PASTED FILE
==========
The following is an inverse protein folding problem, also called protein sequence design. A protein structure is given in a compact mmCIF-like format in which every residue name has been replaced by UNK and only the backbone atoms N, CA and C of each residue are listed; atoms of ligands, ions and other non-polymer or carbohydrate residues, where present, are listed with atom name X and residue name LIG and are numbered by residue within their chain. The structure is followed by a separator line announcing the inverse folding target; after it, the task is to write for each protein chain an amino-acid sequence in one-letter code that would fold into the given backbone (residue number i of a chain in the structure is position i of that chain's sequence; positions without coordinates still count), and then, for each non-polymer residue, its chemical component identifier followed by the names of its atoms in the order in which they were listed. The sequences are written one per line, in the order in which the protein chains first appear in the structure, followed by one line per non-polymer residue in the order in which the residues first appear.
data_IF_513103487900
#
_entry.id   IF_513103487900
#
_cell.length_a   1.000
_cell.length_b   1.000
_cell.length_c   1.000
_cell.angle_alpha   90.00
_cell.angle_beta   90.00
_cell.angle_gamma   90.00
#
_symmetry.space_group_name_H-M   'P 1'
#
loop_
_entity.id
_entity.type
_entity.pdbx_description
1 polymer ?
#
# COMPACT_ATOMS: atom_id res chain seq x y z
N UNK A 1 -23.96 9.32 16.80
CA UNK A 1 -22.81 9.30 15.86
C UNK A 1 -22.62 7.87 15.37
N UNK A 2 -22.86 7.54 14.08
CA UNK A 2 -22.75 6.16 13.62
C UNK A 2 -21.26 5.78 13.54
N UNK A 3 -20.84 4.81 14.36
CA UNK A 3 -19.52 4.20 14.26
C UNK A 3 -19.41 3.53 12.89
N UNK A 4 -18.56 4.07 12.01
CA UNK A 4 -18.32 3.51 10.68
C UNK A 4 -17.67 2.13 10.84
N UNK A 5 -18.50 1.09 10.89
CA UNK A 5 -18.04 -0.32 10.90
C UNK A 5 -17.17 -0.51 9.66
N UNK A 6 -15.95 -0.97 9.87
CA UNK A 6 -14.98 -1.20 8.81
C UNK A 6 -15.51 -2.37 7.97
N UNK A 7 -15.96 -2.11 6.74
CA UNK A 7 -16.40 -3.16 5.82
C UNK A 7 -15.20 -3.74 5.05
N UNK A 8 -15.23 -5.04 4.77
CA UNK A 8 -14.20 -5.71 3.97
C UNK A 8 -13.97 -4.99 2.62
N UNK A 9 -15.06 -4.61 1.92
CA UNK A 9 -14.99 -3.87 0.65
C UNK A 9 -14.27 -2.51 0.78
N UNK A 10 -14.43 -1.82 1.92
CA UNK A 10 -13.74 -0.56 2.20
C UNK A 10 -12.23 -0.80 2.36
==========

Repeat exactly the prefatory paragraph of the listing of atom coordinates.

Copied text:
The following is an inverse protein folding problem, also called protein sequence design. A protein structure is given in a compact mmCIF-like format in which every residue name has been replaced by UNK and only the backbone atoms N, CA and C of each residue are listed; atoms of ligands, ions and other non-polymer or carbohydrate residues, where present, are listed with atom name X and residue name LIG and are numbered by residue within their chain. The structure is followed by a separator line announcing the inverse folding target; after it, the task is to write for each protein chain an amino-acid sequence in one-letter code that would fold into the given backbone (residue number i of a chain in the structure is position i of that chain's sequence; positions without coordinates still count), and then, for each non-polymer residue, its chemical component identifier followed by the names of its atoms in the order in which they were listed. The sequences are written one per line, in the order in which the protein chains first appear in the structure, followed by one line per non-polymer residue in the order in which the residues first appear.